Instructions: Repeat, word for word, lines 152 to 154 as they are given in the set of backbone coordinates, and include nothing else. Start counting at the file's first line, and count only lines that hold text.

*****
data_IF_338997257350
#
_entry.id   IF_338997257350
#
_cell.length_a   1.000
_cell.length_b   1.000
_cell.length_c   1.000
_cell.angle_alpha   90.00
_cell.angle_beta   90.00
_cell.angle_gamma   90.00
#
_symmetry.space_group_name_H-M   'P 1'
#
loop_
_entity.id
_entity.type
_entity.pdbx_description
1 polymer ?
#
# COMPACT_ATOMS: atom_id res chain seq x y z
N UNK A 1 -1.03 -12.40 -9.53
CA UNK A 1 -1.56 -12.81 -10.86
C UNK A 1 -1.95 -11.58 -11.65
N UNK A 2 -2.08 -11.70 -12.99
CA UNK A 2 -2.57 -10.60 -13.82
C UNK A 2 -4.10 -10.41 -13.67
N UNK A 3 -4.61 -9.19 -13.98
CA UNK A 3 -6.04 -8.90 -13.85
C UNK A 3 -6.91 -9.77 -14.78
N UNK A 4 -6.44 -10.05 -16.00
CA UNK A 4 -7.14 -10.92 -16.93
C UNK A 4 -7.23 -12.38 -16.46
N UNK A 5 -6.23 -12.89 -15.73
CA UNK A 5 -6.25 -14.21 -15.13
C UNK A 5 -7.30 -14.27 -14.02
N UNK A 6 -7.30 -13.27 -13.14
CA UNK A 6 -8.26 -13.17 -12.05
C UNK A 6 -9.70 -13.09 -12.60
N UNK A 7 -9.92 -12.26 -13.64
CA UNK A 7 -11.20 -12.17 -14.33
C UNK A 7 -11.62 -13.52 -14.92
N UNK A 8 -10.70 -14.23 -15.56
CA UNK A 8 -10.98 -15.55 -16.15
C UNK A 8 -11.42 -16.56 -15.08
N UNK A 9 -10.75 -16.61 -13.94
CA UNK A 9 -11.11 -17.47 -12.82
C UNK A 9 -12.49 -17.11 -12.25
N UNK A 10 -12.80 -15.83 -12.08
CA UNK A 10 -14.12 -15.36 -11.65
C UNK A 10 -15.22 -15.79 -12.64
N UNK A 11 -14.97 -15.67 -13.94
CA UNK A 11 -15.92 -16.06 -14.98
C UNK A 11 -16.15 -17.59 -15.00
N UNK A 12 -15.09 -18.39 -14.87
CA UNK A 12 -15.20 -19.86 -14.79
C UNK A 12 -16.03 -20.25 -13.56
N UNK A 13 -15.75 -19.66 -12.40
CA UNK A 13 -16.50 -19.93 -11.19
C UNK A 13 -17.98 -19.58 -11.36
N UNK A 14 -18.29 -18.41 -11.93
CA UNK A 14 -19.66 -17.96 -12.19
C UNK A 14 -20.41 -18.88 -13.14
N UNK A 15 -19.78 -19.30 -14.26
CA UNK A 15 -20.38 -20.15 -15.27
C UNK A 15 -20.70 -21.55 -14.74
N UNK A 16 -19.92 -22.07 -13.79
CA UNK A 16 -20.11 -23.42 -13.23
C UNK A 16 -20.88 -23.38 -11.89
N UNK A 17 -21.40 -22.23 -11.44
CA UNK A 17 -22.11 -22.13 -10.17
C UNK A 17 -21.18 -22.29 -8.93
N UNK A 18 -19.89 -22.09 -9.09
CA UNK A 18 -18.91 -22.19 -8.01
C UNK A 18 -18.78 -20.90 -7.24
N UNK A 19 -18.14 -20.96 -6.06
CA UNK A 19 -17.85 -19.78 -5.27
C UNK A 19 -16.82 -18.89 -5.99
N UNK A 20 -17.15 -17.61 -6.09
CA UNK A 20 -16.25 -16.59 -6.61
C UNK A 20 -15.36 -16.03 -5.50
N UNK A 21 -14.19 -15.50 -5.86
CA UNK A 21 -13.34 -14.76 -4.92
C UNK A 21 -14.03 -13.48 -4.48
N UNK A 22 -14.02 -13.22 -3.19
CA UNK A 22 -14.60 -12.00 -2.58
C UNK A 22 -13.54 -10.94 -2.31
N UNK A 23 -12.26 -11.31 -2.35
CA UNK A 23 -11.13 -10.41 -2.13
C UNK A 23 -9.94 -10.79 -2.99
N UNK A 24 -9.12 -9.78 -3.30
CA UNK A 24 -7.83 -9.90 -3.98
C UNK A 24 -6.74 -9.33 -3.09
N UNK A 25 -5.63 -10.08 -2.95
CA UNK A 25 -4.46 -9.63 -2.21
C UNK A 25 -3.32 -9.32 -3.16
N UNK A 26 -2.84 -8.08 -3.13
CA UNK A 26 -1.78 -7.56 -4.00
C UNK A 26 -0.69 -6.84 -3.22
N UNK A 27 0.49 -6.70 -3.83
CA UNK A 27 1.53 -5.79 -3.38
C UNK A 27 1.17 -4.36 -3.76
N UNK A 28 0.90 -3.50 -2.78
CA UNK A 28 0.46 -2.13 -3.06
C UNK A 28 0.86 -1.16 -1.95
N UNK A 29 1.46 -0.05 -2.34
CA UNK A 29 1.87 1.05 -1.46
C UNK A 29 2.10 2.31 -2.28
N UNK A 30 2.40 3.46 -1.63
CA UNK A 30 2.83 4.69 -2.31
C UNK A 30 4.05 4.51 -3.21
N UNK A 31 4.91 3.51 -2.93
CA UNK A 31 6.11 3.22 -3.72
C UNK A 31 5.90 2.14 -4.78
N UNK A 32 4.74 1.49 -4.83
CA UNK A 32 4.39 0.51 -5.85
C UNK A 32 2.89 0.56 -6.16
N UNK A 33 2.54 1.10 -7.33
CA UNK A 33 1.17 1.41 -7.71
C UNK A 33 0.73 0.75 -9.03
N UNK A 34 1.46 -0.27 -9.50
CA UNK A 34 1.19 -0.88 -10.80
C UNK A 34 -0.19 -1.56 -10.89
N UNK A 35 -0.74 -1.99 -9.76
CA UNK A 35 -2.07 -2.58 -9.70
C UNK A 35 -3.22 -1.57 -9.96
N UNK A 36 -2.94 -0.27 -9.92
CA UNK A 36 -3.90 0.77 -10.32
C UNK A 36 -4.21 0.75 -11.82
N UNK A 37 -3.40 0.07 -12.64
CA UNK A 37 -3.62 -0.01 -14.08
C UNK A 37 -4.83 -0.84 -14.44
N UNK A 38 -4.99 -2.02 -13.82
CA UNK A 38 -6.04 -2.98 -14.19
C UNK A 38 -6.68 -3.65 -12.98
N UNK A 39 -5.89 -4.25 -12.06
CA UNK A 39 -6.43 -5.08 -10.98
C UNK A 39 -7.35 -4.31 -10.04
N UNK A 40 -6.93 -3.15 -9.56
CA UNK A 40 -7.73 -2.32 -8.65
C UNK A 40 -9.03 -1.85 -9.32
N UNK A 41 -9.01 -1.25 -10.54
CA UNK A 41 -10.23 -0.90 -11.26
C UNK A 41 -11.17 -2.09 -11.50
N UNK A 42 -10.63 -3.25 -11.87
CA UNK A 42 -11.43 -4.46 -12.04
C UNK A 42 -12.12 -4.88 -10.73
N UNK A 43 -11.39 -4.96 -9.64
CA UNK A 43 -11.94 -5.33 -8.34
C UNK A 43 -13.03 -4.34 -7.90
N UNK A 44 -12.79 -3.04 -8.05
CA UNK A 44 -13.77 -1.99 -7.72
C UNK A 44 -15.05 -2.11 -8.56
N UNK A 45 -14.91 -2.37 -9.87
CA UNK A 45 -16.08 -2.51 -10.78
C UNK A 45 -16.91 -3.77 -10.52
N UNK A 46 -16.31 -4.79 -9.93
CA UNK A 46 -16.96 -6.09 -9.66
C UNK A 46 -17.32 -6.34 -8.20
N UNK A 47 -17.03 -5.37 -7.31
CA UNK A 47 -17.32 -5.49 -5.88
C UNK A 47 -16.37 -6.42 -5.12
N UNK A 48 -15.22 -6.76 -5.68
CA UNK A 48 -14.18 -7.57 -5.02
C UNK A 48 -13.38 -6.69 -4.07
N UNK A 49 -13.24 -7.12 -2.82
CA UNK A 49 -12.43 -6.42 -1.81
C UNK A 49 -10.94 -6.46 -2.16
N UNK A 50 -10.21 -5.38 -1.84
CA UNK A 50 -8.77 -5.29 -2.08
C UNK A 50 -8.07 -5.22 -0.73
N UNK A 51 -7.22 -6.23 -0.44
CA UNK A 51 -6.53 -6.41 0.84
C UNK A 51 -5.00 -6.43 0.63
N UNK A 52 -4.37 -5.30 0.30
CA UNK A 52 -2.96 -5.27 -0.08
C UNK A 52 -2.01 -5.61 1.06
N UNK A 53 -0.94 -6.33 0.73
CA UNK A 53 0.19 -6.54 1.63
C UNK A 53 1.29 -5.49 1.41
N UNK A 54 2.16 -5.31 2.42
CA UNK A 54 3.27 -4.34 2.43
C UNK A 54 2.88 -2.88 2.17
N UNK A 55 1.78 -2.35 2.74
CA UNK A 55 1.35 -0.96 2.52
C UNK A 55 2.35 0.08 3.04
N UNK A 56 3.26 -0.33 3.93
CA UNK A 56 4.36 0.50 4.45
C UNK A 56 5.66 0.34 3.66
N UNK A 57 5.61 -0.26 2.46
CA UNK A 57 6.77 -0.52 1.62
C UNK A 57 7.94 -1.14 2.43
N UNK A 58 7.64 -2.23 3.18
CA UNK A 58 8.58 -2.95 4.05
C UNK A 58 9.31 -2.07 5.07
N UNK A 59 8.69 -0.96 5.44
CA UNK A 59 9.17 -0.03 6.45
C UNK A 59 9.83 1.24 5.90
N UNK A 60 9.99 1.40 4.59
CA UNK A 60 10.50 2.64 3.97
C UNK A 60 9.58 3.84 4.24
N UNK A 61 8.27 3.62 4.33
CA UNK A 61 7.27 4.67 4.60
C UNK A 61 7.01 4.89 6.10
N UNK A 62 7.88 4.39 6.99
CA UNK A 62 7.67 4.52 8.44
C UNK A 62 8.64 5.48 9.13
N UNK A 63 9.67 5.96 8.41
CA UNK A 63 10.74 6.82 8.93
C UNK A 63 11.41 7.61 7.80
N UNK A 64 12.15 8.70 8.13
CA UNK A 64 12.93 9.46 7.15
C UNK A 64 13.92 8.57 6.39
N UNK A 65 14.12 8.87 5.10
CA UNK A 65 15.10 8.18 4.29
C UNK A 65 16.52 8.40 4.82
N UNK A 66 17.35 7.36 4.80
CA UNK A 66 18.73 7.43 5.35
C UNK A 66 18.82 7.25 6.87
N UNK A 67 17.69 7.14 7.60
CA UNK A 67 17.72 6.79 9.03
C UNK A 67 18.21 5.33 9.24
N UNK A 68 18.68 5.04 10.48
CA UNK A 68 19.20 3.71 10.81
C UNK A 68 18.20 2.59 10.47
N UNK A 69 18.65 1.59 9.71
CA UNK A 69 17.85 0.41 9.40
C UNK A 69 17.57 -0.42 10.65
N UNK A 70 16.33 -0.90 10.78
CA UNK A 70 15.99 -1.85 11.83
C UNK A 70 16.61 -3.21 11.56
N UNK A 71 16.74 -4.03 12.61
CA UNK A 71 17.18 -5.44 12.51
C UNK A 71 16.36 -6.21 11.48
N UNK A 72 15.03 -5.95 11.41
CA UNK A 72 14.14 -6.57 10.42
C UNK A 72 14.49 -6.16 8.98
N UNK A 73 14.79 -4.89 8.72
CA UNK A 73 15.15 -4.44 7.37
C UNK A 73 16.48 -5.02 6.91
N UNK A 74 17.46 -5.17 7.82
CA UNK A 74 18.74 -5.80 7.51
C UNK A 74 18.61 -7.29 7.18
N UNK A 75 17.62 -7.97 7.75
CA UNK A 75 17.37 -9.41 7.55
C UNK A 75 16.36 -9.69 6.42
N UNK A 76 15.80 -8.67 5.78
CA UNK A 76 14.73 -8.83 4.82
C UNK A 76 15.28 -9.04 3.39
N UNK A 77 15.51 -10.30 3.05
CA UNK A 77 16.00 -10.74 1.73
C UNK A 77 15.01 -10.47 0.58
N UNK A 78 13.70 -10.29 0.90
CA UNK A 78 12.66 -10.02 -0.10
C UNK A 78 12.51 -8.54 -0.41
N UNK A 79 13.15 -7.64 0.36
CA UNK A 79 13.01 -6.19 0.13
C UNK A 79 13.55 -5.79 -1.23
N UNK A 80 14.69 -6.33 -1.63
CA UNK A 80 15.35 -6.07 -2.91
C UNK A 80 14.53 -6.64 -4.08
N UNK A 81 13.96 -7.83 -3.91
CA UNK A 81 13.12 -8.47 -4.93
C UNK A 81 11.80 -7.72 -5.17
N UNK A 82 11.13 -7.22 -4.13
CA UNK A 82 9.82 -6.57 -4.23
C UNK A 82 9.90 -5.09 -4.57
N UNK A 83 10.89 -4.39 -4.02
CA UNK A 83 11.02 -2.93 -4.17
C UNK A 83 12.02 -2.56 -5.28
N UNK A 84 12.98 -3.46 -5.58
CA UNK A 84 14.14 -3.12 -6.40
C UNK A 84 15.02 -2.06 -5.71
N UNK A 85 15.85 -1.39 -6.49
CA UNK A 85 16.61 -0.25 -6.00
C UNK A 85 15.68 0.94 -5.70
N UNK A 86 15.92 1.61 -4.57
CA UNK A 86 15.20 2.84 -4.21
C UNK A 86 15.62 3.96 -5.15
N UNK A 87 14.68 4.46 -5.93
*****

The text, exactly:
C UNK A 44 -15.05 -2.11 -8.56
N UNK A 45 -14.91 -2.37 -9.87
CA UNK A 45 -16.08 -2.51 -10.78